Although you may not have heard much in recent months about QAnon, the right-wing conspiracy theory is still very much alive and well.
And for powerful QAnon promoters looking to make money, those believers are proving to be simple targets for duplication.
According to a recent report by the tech-based fact-checking company Logically, two QAnon influencers are taking advantage of their reputations within their conspiracy communities to prey on their followers and defraud them of millions of dollars through cryptocurrency scams.
Whiplash347 and PatriotQakes, two QAnon influencers with sizable Telegram followings, have advertised numerous fraudulent tokens to their followers on the messaging app.
The two frequently use QAnon conspiracy theories as weapons to trick their followers into investing in their various cryptocurrency schemes, along with other leaders in the chats.
The two primarily use their Telegram channels to carry out their scams, according to Logically’s research. An anonymous QAnon influencer named Whiplash347 has amassed 277,000 followers on Telegram as a result of his years-long advocacy of QAnon conspiracies.
PatriotQakes also oversees the Quantum Stellar Initiative (QSI) Telegram channel, which has 30,000 subscribers and has used her real name, Emily Tang, unlike Whiplash347.
“I am without doubt that Whiplash347, Emily, and QSI are scam artists,” said a former admin of the QSI chats, Rocky Morningside, to Logically. “[They] were promoting pump and dumps, and this appeared to be a very large and well organized Ponzi Scheme.”
In-depth analysis of these cryptocurrency scams’ behavior on the Stellar blockchain is provided by Logically. The QAnon influencers would create fictitious tokens on the Stellar network, a platform similar to Bitcoin or Ethereum, and then exchange their holdings for real money or more established cryptocurrencies after encouraging their followers to invest.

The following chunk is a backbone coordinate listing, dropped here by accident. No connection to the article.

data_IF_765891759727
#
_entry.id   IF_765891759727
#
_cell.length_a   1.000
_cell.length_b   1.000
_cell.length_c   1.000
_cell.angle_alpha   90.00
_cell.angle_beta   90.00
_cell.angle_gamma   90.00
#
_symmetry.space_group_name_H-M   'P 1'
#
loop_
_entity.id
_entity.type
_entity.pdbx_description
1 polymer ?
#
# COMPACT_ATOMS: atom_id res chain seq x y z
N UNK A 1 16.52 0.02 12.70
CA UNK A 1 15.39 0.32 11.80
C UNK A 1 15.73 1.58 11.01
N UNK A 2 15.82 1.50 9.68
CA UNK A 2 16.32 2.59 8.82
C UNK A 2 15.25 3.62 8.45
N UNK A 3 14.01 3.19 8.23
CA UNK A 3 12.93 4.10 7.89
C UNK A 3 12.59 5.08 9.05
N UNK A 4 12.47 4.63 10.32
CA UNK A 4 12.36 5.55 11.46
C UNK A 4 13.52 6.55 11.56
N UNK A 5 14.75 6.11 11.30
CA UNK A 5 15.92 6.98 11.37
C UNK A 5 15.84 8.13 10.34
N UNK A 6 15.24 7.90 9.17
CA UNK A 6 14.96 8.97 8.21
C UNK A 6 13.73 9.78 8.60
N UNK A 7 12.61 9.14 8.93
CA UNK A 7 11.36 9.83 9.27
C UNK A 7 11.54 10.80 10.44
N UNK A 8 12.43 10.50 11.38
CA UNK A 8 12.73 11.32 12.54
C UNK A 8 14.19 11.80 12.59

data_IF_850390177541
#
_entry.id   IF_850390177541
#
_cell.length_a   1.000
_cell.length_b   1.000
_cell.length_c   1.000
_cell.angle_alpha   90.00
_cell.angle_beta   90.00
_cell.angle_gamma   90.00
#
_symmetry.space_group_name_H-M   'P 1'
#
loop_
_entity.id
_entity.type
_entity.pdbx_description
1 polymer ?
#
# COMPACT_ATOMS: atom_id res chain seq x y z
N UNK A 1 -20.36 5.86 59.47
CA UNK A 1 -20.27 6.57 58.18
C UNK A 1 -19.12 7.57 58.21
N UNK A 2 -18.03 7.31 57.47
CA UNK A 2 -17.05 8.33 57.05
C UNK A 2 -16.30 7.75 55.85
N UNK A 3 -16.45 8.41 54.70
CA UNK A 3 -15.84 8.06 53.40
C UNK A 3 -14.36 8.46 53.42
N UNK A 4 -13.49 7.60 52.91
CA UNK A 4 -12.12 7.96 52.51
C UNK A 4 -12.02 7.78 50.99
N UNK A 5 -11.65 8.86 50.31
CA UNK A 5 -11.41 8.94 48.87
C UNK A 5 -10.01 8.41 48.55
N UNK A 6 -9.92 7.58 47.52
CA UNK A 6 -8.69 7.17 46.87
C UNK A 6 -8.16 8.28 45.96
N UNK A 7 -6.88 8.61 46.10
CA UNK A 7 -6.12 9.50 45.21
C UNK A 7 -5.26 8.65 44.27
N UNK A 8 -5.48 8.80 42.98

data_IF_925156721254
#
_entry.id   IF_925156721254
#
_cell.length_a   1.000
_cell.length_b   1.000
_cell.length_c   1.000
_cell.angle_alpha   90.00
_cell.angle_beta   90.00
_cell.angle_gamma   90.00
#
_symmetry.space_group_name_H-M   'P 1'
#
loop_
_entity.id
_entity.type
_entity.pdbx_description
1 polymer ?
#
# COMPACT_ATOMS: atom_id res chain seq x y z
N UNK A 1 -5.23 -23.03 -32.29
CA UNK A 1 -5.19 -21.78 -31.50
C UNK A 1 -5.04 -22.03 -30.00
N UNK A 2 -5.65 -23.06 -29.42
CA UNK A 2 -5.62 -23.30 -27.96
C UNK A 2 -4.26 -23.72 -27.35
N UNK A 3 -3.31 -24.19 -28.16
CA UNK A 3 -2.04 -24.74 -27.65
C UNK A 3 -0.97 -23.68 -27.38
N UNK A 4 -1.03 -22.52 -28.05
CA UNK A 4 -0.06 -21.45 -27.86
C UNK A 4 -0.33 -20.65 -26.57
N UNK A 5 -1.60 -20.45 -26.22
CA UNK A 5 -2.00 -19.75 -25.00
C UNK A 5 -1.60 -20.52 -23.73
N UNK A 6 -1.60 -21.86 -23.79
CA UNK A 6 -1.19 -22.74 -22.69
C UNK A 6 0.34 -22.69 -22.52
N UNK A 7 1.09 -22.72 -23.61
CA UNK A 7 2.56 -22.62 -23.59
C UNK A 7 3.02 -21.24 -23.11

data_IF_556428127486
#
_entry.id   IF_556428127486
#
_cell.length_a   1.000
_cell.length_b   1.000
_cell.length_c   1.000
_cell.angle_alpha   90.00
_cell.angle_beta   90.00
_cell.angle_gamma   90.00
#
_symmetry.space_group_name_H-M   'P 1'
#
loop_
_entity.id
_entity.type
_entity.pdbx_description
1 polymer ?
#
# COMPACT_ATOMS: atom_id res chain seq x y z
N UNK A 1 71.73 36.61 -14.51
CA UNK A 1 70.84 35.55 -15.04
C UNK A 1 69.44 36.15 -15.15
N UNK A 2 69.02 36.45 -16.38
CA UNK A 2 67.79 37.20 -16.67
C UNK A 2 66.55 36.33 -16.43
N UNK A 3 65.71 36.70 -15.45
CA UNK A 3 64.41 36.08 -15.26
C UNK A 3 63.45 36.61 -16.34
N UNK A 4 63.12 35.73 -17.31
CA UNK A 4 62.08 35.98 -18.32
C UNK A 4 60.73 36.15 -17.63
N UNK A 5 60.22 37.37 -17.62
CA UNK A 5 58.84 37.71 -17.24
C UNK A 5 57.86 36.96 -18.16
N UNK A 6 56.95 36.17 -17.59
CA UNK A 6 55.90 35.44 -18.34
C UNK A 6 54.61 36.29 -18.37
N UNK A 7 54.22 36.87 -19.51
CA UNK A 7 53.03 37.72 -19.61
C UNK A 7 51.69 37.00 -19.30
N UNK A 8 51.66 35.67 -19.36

In the cryptocurrency community, this is referred to as a “rug pull.” The “Indus.Gold” domain was used to create the tokens, and QAnon influencers would tell their followers that a real New York bank of the same name was backing the cryptocurrency.
In fact, many fraudulent cryptocurrencies used a similar naming scheme to make themselves seem affiliated with legitimate businesses. Logic revealed that none of these tokens were related to the organizations for which they were named.
For instance, the Sungold token, which was promoted to the group’s supporters as being “backed by a Kazakh gold mine,” was purportedly “linked” to a Russian firm by the same name. Logically, no evidence could be found to support this claim. However, according to Logically, this scam brought in about US$2 million for the QAnon influencers.
The vast right-wing conspiracy theory QAnon adherents hold a number of outrageous and obviously false beliefs. The movement was founded on the lie that former President Donald Trump was attempting to bring down a global Satanic child sex trafficking ring run by baby-eating Hollywood elites and Democratic Party members.
These conspiracies appear to be used by QAnon influencers in their money-making schemes. The channels provide investment advice on which cryptocurrency assets to invest in. They would claim that their investing knowledge was obtained through “secret military intelligence,” and that they “knew which assets were going to succeed.”
The Telegram chat leaders allegedly made claims that “aliens will facilitate a ‘quantum’ wealth transfer to the followers” and also allegedly made references to “Donald Trump, Elon Musk, and JFK Jr.”
JFK Jr., the late president John F. Kennedy’s son, is allegedly still alive and a Trump supporter, according to long-held QAnon lore. Whiplash347 actually played a significant role in the spread of Kennedy-related conspiracies.
The Telegram channel had a significant impact on some of the cult-like QAnon phenomena, such as the gathering that took place in Texas’ Dealey Plaza last year where participants thought the assassinated former president would reveal that he was still alive.
According to Logically, their investigation uncovered a Telegram support group that consisted of victims of the two QAnon influencers’ scams who were working to warn others. 52 people who participated in the survey in that chat estimated that they had lost a total of US$223,494 to these cryptocurrency scams.
The family of one person who lost more than 98 percent of his US$100,000 investment in these QAnon influencers’ cryptocurrency scams was also contacted by Logically. The man later committed suicide, according to the family, because he was “tired of losing his house and construction business due to unpaid debts.”